New heart valve implanted to patient

Locally produced aortic heart valve implanted in a 70-year-old patient at a local hospital.

A Shanghai-produced aortic heart valve has been implanted in a 70-year-old patient at a local hospital for the first time since its approval.

The VitaFlow valve developed by MicroPort based in Zhangjiang High-Tech Park in the Pudong New Area was successfully implanted into the heart of the male patient on Wednesday at Zhongshan Hospital. He suffered severe aortic valve stenosis along with valve thickening and calcification.

Dr Ge Junbo, chief physician of the hospital’s cardiac division, conducted the operation, which took about an hour.

“The valve features an innovative double-layer rim to reduce perivalvular leakage, a major postoperative concern,” said Ge. 

Aortic valve stenosis is one of the commonest and severest valve diseases in the elderly. In Western countries, about 2 percent of those above 65 years suffer the condition, while the rate doubles in those over 85 years old. Without treatment, patients rarely survive more than three years.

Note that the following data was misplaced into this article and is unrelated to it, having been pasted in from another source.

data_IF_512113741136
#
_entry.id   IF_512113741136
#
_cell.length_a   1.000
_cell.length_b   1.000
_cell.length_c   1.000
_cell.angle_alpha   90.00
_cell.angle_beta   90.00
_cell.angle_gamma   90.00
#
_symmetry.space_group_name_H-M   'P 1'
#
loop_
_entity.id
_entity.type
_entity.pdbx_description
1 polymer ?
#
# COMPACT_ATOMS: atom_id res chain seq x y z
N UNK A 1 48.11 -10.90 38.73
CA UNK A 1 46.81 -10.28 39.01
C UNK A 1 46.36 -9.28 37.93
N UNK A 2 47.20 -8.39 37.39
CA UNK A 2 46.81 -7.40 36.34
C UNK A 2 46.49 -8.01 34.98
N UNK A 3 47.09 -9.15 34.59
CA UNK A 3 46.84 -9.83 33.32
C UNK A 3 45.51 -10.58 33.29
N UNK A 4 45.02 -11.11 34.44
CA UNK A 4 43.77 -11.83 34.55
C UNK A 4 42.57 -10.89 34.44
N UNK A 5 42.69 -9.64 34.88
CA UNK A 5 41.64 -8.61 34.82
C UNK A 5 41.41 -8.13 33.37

Compared with traditional heart valve replacement surgery, transcatheter aortic valve replacement only requires a 6-millimeter incision on the patients’ leg, so it can be used on patients who are too sick or too old for conventional operations. Patients can be discharged within three days of surgery.

China has over 2.8 million aortic valve stenosis patients, but only 2,000 TAVP surgeries have been conducted.

The company started research on the valve in 2010. The first product was implanted into a 78-year-old patient in a clinical trial in 2004. The patient is still alive. The VitaFlow valve was approved by the National Medical Products Administration on July 10.

The price of the valve is expected to be 30 percent less than existing products, said Luo Qiyi, chief technology officer of MicroPort. 

Hong Kong-listed MicroPort Scientific Corporation was established in Shanghai in 1998. It has become a leading medical device company, releasing the world's first targeted-drug-delivery heart stent and China’s first  pacemaker made to international standards.

New heart valve implanted to patient
Ti Gong
Special Reports
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